Sérgio Oliveira’s tie-winning free-kick against Juve had one Porto fan thinking back to another famous win: at Old Trafford 17 years ago...
I was angry when I found out I would be working on the night of Porto’s second leg against Juventus – and I got even more upset when I realised what a heroic performance I was missing out on. Despite playing most of the second half with ten men, Porto had forced extra-time and the game looked to be inching towards penalties. Despite all of Juve’s pressure, we were still in this. As long as there’s hope in this world, there’s reason to live.
“You’re missing the game of your life!” my friends taunted. But maybe, just maybe, the best was yet to come. I did get back in time to see Sérgio Oliveira’s free-kick. As he ran towards the ball I was thinking, “Please don’t shoot.” Thankfully he didn’t listen to me and went with his instincts. He struck the ball sweet and low under the Juve wall, along the green, green grass and beyond Wojciech Szczęsny.
It was a second, priceless away goal. We were going through! Amazingly, it seemed history was repeating. That finale in Turin was uncannily similar to an away game at this stage 17 years ago. And I mean 17 years to the day: 9 March 2004. This could be written in the stars.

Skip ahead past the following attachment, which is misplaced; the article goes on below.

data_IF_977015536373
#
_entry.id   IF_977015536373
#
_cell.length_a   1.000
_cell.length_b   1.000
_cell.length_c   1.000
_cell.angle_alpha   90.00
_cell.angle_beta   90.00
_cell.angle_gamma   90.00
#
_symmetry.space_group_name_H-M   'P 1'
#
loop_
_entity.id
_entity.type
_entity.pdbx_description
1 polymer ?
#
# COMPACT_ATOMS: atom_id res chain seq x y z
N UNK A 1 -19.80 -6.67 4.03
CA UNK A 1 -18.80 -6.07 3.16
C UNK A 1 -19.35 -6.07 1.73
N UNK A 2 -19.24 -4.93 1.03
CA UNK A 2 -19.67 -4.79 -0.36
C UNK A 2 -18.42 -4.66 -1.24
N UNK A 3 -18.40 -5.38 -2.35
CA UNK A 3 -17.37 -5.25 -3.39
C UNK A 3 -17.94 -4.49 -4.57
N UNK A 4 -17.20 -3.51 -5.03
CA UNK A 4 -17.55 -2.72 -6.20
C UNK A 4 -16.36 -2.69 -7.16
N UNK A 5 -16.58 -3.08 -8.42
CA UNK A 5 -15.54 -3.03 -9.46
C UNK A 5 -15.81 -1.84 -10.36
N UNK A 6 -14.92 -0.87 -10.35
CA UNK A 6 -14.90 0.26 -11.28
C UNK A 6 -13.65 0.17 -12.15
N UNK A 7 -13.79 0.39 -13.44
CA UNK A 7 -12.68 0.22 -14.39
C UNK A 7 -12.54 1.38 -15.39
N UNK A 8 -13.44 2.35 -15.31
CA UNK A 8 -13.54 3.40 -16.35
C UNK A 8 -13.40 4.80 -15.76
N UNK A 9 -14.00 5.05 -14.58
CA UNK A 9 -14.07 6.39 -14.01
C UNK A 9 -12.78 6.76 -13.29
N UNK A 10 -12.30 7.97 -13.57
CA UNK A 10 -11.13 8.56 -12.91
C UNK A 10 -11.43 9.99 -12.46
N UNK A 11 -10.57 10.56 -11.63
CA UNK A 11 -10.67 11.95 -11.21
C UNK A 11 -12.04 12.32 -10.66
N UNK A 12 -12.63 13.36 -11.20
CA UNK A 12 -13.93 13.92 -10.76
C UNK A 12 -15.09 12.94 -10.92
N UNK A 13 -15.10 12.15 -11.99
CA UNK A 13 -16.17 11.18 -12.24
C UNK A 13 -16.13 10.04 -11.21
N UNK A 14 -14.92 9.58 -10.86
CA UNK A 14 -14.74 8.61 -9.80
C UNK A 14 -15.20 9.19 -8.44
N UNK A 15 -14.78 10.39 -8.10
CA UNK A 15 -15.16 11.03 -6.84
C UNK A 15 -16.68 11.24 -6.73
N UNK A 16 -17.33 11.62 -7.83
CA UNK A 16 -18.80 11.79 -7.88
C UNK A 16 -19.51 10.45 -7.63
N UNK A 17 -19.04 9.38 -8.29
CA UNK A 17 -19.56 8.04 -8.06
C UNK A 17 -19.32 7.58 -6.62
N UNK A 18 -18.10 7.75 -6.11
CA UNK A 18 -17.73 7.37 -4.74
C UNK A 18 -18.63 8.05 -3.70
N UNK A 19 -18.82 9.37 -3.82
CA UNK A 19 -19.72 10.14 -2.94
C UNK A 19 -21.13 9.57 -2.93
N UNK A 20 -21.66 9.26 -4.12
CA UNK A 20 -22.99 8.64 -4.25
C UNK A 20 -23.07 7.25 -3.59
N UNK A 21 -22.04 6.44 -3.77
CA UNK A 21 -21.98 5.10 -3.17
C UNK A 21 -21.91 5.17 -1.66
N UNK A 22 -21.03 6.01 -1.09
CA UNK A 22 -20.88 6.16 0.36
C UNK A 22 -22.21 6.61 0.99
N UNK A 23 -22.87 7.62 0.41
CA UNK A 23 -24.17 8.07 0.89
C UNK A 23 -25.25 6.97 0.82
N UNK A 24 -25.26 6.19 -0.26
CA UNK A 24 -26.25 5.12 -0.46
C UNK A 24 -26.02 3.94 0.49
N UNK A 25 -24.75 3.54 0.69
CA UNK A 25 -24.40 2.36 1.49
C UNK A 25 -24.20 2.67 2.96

Press rewind. Porto are away to another heavyweight of the European game: Manchester United. Just as against Juve, we had upset the odds to win the first leg 2-1, but the writing was on the wall at Old Trafford. Trailing 1-0 with the clock ticking down, we had one last chance, a free-kick from distance on the left, in almost exactly the same position that Oliveira faced against Juve.
Benni McCarthy struck it sweetly back then, and though Tim Howard made the save, Costinha was on hand to knock in the rebound. Porto were through!
Costinha wheeled away, arms wide like the wings of a plane – exactly the same celebration as Oliveira’s against Juve. And another interesting parallel: a young coach by the name of José Mourinho led the celebrations at Old Trafford; in Turin it was the turn of another aspiring coach at the start of his career, Sérgio Conceiçāo.
Of course, there’s no need to remind you of the rest of the story in 2004. But I will anyway… Porto went on to lift the trophy in Gelsenkirchen. I was only two at the time and too young to remember any of that. Is it too soon to start thinking of Sérgio Oliveira as the Costinha for my generation?